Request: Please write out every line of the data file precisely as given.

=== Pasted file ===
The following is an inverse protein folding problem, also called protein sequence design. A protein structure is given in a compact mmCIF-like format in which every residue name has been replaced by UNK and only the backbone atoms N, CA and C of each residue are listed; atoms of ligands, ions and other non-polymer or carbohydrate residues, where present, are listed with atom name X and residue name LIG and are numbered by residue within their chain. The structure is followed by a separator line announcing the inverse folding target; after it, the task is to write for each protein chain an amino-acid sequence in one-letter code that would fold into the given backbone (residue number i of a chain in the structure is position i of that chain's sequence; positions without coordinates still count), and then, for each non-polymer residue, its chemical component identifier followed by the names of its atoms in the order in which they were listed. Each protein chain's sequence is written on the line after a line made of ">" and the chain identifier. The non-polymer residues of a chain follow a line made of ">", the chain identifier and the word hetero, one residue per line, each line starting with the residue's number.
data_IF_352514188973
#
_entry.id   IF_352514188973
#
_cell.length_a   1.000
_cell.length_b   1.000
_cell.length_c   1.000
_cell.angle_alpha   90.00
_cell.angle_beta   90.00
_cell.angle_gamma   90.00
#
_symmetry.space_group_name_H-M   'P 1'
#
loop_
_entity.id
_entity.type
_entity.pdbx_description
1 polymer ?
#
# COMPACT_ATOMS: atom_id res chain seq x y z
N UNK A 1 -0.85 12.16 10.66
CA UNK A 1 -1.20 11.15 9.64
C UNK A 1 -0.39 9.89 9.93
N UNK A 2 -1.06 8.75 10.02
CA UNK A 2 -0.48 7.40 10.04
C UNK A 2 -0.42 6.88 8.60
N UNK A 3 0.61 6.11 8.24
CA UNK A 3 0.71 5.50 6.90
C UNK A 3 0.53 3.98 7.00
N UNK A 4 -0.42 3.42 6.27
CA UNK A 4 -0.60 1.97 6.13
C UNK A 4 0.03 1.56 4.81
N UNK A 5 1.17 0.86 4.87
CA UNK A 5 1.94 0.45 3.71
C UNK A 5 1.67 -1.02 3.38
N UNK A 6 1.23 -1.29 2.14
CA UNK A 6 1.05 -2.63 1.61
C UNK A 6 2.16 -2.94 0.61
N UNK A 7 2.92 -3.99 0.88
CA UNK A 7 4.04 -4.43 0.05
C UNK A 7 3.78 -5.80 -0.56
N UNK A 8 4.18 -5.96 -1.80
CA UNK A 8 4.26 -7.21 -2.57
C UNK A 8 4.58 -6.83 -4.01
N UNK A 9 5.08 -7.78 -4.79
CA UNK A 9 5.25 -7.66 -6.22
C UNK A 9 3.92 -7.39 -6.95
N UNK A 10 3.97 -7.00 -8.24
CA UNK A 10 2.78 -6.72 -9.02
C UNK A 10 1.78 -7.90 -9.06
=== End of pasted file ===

The following is an inverse protein folding problem, also called protein sequence design. A protein structure is given in a compact mmCIF-like format in which every residue name has been replaced by UNK and only the backbone atoms N, CA and C of each residue are listed; atoms of ligands, ions and other non-polymer or carbohydrate residues, where present, are listed with atom name X and residue name LIG and are numbered by residue within their chain. The structure is followed by a separator line announcing the inverse folding target; after it, the task is to write for each protein chain an amino-acid sequence in one-letter code that would fold into the given backbone (residue number i of a chain in the structure is position i of that chain's sequence; positions without coordinates still count), and then, for each non-polymer residue, its chemical component identifier followed by the names of its atoms in the order in which they were listed. Each protein chain's sequence is written on the line after a line made of ">" and the chain identifier. The non-polymer residues of a chain follow a line made of ">", the chain identifier and the word hetero, one residue per line, each line starting with the residue's number.
data_IF_352514188973
#
_entry.id   IF_352514188973
#
_cell.length_a   1.000
_cell.length_b   1.000
_cell.length_c   1.000
_cell.angle_alpha   90.00
_cell.angle_beta   90.00
_cell.angle_gamma   90.00
#
_symmetry.space_group_name_H-M   'P 1'
#
loop_
_entity.id
_entity.type
_entity.pdbx_description
1 polymer ?
#
# COMPACT_ATOMS: atom_id res chain seq x y z
N UNK A 1 -0.85 12.16 10.66
CA UNK A 1 -1.20 11.15 9.64
C UNK A 1 -0.39 9.89 9.93
N UNK A 2 -1.06 8.75 10.02
CA UNK A 2 -0.48 7.40 10.04
C UNK A 2 -0.42 6.88 8.60
N UNK A 3 0.61 6.11 8.24
CA UNK A 3 0.71 5.50 6.90
C UNK A 3 0.53 3.98 7.00
N UNK A 4 -0.42 3.42 6.27
CA UNK A 4 -0.60 1.97 6.13
C UNK A 4 0.03 1.56 4.81
N UNK A 5 1.17 0.86 4.87
CA UNK A 5 1.94 0.45 3.71
C UNK A 5 1.67 -1.02 3.38
N UNK A 6 1.23 -1.29 2.14
CA UNK A 6 1.05 -2.63 1.61
C UNK A 6 2.16 -2.94 0.61
N UNK A 7 2.92 -3.99 0.88
CA UNK A 7 4.04 -4.43 0.05
C UNK A 7 3.78 -5.80 -0.56
N UNK A 8 4.18 -5.96 -1.80
CA UNK A 8 4.26 -7.21 -2.57
C UNK A 8 4.58 -6.83 -4.01
N UNK A 9 5.08 -7.78 -4.79
CA UNK A 9 5.25 -7.66 -6.22
C UNK A 9 3.92 -7.39 -6.95
N UNK A 10 3.97 -7.00 -8.24
CA UNK A 10 2.78 -6.72 -9.02
C UNK A 10 1.78 -7.90 -9.06